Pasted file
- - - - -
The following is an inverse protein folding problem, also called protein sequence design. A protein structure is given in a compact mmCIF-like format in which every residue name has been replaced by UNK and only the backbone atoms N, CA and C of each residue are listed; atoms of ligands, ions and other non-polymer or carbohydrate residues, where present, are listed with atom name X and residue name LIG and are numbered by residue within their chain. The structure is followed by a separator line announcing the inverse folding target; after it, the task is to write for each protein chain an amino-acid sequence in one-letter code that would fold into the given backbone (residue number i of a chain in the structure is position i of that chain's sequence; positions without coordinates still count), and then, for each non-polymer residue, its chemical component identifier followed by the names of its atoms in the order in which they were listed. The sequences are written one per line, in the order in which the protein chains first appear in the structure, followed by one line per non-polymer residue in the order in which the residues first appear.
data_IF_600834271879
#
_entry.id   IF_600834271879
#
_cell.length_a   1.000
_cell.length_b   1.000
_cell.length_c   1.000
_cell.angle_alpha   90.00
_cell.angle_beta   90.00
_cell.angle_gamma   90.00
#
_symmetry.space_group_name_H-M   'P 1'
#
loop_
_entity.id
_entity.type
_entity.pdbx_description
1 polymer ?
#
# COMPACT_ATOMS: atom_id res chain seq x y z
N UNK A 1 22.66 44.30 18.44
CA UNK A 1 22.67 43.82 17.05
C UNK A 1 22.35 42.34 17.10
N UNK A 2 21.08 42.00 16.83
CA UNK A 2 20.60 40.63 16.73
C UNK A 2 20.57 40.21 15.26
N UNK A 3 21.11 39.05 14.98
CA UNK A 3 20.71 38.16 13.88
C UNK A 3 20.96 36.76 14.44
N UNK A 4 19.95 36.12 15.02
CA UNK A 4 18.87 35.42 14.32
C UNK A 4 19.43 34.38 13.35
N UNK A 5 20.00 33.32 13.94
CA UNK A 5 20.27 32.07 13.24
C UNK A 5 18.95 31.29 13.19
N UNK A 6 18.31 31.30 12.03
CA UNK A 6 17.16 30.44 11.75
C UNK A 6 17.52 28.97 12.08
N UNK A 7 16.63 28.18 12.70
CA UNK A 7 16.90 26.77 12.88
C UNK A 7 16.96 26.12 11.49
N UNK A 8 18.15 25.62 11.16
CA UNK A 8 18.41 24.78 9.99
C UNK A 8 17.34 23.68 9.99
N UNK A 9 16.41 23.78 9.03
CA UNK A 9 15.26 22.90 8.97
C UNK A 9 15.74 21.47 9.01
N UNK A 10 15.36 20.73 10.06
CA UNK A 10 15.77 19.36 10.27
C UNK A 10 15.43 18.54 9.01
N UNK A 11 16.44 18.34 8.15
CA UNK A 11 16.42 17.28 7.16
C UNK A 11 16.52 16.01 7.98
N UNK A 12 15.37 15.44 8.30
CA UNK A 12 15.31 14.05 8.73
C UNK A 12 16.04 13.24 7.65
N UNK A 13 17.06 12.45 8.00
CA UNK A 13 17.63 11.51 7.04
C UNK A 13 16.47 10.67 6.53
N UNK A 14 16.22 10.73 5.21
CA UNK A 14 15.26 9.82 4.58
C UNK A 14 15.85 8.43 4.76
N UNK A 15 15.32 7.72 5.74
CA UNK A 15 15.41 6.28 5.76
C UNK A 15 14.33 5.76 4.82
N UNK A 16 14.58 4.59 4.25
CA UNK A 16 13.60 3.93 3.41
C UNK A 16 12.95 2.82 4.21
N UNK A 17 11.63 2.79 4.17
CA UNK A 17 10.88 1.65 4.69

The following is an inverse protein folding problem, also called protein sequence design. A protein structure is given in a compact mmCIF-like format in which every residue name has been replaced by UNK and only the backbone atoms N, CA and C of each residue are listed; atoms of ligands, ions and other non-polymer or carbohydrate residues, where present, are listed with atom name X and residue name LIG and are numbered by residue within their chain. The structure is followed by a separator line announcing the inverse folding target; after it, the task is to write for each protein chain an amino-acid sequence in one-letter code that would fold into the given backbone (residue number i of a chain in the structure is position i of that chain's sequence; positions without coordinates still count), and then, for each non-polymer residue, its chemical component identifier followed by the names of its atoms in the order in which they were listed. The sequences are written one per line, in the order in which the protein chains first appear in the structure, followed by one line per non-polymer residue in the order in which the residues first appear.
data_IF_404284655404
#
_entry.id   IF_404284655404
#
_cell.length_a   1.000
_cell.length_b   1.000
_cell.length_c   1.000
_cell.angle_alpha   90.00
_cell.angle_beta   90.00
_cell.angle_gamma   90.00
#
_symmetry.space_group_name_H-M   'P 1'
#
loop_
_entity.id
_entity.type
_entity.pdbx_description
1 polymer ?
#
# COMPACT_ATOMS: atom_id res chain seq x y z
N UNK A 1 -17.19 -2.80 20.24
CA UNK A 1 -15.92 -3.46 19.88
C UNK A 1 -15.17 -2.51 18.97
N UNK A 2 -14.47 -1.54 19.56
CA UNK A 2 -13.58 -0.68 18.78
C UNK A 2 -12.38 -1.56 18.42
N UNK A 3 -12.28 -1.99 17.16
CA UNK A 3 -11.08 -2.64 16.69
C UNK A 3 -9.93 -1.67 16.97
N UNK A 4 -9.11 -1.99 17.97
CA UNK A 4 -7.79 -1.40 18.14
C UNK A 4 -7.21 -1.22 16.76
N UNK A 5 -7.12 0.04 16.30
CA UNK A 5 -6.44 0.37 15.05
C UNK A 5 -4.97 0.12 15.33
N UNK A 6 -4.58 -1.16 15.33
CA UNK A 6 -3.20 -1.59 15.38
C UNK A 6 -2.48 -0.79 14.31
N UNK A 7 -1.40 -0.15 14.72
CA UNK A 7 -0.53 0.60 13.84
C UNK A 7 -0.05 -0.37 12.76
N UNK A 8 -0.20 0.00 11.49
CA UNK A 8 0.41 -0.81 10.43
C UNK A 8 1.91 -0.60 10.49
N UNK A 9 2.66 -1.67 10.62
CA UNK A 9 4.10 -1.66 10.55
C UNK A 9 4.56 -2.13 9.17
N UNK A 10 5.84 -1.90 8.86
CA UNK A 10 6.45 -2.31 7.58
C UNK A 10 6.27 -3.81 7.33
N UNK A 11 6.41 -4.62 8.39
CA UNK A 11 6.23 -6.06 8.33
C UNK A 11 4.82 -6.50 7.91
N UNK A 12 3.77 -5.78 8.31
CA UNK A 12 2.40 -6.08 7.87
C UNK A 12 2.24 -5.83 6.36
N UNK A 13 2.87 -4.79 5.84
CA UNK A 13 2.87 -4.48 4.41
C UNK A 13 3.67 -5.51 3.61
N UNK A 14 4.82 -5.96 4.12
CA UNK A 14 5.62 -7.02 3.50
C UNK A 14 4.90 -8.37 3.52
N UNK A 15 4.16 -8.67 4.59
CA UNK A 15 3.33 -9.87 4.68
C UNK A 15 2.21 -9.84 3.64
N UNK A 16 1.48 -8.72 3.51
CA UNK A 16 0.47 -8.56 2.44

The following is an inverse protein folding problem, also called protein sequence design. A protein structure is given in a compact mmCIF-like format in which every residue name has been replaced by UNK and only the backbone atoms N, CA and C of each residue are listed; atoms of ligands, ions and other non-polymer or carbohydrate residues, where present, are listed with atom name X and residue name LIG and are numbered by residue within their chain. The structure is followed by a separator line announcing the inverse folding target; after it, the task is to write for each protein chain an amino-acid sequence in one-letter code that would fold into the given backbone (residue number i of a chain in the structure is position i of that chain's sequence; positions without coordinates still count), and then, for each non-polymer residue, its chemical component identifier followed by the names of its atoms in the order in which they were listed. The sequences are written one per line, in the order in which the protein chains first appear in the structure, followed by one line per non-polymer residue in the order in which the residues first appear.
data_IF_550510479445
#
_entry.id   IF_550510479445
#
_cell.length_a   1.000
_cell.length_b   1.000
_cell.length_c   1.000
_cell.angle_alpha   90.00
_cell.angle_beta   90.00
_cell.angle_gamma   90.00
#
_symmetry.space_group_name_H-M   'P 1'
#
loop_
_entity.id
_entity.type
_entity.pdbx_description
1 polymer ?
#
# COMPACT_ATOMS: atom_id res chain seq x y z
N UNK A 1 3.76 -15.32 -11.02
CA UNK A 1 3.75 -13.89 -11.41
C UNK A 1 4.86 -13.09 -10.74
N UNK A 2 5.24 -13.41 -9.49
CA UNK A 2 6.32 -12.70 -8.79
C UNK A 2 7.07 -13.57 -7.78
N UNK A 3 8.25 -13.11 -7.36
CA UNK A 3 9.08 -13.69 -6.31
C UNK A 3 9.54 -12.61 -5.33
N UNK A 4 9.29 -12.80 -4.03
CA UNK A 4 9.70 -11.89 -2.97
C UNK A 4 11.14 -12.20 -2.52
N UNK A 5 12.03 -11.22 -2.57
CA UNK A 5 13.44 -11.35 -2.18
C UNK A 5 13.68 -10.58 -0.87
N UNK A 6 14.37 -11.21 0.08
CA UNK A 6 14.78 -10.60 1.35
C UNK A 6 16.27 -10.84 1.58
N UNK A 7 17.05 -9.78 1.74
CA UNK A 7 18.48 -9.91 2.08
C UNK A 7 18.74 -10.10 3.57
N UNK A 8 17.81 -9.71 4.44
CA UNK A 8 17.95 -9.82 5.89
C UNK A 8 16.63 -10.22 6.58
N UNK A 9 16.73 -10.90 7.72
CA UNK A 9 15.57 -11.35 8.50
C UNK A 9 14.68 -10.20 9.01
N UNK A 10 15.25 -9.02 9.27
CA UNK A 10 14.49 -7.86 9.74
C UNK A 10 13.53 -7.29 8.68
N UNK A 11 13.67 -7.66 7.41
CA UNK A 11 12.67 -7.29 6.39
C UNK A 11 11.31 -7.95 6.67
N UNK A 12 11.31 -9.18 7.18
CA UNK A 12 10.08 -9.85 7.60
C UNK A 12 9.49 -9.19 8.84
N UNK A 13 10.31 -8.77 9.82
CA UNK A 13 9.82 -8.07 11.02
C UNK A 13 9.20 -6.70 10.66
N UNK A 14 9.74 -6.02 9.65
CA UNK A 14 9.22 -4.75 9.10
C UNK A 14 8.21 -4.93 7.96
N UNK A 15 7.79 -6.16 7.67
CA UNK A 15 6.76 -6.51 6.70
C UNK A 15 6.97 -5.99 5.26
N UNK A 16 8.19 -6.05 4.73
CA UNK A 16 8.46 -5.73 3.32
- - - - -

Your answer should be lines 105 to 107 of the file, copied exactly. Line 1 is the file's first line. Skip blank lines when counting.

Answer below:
N UNK A 5 -7.12 0.04 16.30
CA UNK A 5 -6.44 0.37 15.05
C UNK A 5 -4.97 0.12 15.33